I see no reason why not. Dunvegan and Edinbane have community trusts, and Waternish should too, but before a company can offer can offer anything a community association has to be in place.

Some of you will know that we are looking towards forming a community trust because we feel that we have got an asset in the form of a large common grazing. We have approached residents to see whether they are interested, because setting up a trust gives you access to a whole heap of benefits that you can get rather than just owning a common grazing. So, the seed has been sown on Waternish. Seaweed has not crossed our minds – but it has now. The opportunity is certainly there with the wind farms that have been springing up and you are bringing something else to the table, plus we have the existing benefits of the grazings and other stuff. The time for a community trust is now.

KALY are happy to help and the community should not miss this opportunity.

I have visions of mountains of pre-dried seaweed. Will it smell? I am thinking of polytunnels.

No. The smell comes from rotting seaweed and we need to dry it before it rots. We will try various drying methods.

When I was being brought up I was always told that those who ask, don’t get and in other parts of the world people are told people who don’t ask, don’t get and I feel a bit uncomfortable that community or financial benefits that come here could come from alternative, i.e. government investments, rather than biodiversity money in any money that the company itself would be making. You are obviously clear about us being part of the project and have you considered making some of the shares being made available to the community or the community having some stake in the business? A financial stake would broaden our ability to connect with the project and as much as we do value the biodiversity and the jobs being created, what we struggle with in our community is not action through bio diversity, as much as where will our children live and in order for us to combat those type of problems the community group or body that you are proposing for us to set up could be a vehicle for this. One of the drivers for both Dunvegan and Edinbane is that there they have large businesses involved, being windfarms. We have to try and set something up so that we can access some of these monies.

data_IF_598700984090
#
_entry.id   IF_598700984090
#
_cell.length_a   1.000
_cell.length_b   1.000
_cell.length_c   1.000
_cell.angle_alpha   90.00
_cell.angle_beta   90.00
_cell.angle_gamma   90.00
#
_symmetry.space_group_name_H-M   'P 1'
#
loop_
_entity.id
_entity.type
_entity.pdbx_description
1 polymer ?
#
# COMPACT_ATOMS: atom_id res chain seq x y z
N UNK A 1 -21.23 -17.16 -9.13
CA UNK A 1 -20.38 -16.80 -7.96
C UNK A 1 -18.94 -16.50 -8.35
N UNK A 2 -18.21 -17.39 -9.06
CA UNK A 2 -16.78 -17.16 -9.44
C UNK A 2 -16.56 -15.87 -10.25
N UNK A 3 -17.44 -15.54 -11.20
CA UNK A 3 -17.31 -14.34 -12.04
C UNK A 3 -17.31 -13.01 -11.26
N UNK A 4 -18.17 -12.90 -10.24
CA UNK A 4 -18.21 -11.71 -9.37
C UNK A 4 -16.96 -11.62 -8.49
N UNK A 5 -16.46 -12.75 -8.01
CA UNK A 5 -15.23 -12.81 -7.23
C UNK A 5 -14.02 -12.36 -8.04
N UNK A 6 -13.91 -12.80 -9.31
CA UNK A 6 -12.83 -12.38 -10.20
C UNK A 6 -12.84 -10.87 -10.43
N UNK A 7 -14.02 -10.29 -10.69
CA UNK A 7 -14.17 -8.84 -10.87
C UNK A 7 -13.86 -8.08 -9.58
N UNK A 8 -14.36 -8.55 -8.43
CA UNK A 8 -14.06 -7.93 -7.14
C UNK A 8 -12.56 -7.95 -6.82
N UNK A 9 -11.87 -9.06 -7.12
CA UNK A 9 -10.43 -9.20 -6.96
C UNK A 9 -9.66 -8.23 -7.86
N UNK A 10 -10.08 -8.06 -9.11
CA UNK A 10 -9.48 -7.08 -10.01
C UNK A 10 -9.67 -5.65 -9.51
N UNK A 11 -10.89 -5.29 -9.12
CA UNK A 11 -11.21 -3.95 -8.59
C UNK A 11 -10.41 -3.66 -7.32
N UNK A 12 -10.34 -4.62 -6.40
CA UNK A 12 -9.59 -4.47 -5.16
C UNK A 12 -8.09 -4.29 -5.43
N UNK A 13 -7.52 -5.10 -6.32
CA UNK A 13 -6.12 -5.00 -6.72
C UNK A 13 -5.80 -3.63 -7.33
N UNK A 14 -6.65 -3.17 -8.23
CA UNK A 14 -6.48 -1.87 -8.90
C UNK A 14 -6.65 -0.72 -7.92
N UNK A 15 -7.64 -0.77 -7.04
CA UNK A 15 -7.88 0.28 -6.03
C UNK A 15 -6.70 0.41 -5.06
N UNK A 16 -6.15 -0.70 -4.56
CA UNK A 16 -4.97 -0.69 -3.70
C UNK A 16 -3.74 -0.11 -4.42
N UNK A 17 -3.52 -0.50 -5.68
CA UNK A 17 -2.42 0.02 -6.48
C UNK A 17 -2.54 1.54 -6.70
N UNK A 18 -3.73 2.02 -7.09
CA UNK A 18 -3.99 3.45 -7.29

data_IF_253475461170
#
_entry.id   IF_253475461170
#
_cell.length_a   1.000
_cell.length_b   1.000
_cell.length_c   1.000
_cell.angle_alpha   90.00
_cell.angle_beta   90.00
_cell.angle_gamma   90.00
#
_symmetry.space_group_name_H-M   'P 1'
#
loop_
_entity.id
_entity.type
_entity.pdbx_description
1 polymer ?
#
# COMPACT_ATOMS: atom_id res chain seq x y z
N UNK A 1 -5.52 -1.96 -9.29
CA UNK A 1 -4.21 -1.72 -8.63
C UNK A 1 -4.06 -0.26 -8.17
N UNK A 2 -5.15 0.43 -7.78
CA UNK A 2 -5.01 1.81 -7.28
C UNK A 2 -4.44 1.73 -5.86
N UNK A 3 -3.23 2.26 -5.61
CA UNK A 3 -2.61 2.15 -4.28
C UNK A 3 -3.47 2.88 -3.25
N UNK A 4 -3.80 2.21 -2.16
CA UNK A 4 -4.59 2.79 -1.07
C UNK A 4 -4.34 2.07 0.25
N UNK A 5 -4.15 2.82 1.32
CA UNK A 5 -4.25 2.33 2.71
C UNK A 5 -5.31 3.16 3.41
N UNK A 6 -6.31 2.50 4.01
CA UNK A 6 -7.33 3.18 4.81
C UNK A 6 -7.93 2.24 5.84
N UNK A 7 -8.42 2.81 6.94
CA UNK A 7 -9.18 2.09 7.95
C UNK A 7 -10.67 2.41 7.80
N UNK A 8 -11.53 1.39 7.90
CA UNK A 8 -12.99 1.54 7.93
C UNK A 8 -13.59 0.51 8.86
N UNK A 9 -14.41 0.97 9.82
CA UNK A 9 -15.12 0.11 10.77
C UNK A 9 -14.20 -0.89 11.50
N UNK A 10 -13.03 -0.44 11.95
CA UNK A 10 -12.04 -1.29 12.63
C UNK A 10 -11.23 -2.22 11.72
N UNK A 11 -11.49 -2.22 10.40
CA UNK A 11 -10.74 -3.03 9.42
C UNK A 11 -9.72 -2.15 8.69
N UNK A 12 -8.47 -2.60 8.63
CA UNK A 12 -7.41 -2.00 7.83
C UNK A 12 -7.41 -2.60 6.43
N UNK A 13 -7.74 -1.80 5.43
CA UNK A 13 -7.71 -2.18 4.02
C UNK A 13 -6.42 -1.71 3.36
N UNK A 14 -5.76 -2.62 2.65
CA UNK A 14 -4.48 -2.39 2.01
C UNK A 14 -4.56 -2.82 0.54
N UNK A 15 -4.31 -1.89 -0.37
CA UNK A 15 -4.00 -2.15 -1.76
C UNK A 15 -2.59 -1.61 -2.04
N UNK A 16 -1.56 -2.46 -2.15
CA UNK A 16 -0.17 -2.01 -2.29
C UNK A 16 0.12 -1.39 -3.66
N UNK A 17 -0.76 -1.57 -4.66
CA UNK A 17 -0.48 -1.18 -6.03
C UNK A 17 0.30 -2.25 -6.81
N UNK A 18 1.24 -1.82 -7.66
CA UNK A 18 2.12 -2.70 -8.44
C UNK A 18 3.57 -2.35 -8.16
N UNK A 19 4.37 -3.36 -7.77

Kaly is committed to making its business work for all coastal communities in which it operates. We are in the early days of building a business and are currently discussing with our funders the shape and structure for financial community benefits. In general we can say that financial benefits will be directly related to the seaweed farms in the respective communities and will be there for the long term. We don’t see any reason why a community could not hold a minority of shares in our business. Currently however no community organisation exists to represent Waternish and it’s therefore difficult to see how this would work for Loch Bay.

Are you fixed on it being dried or powdered? You are talking of tons of seaweed being brought into Skye every year.